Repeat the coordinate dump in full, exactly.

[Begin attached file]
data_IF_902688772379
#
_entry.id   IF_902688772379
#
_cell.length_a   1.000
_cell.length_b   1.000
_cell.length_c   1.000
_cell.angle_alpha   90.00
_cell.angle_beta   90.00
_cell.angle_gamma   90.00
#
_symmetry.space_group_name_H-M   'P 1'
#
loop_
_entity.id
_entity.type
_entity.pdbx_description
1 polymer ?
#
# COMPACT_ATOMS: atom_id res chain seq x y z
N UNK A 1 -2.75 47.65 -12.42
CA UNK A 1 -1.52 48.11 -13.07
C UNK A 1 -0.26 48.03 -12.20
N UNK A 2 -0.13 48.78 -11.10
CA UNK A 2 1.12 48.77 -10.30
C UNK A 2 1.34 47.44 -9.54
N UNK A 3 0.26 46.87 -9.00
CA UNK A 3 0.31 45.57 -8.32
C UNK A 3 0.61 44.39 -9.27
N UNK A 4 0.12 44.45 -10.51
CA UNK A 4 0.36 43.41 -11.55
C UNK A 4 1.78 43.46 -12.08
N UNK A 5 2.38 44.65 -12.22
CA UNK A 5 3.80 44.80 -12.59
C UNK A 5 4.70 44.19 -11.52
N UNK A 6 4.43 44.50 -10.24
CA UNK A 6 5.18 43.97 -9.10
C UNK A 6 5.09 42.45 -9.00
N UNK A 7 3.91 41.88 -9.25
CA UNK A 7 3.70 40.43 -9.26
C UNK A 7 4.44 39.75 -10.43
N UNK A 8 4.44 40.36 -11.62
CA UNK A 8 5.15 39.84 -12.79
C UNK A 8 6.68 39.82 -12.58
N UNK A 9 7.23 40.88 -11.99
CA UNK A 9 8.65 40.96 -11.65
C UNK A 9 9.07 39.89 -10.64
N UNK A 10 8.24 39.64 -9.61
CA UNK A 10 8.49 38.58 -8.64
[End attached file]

data_IF_902688772379
#
_entry.id   IF_902688772379
#
_cell.length_a   1.000
_cell.length_b   1.000
_cell.length_c   1.000
_cell.angle_alpha   90.00
_cell.angle_beta   90.00
_cell.angle_gamma   90.00
#
_symmetry.space_group_name_H-M   'P 1'
#
loop_
_entity.id
_entity.type
_entity.pdbx_description
1 polymer ?
#
# COMPACT_ATOMS: atom_id res chain seq x y z
N UNK A 1 -2.75 47.65 -12.42
CA UNK A 1 -1.52 48.11 -13.07
C UNK A 1 -0.26 48.03 -12.20
N UNK A 2 -0.13 48.78 -11.10
CA UNK A 2 1.12 48.77 -10.30
C UNK A 2 1.34 47.44 -9.54
N UNK A 3 0.26 46.87 -9.00
CA UNK A 3 0.31 45.57 -8.32
C UNK A 3 0.61 44.39 -9.27
N UNK A 4 0.12 44.45 -10.51
CA UNK A 4 0.36 43.41 -11.55
C UNK A 4 1.78 43.46 -12.08
N UNK A 5 2.38 44.65 -12.22
CA UNK A 5 3.80 44.80 -12.59
C UNK A 5 4.70 44.19 -11.52
N UNK A 6 4.43 44.50 -10.24
CA UNK A 6 5.18 43.97 -9.10
C UNK A 6 5.09 42.45 -9.00
N UNK A 7 3.91 41.88 -9.25
CA UNK A 7 3.70 40.43 -9.26
C UNK A 7 4.44 39.75 -10.43
N UNK A 8 4.44 40.36 -11.62
CA UNK A 8 5.15 39.84 -12.79
C UNK A 8 6.68 39.82 -12.58
N UNK A 9 7.23 40.88 -11.99
CA UNK A 9 8.65 40.96 -11.65
C UNK A 9 9.07 39.89 -10.64
N UNK A 10 8.24 39.64 -9.61
CA UNK A 10 8.49 38.58 -8.64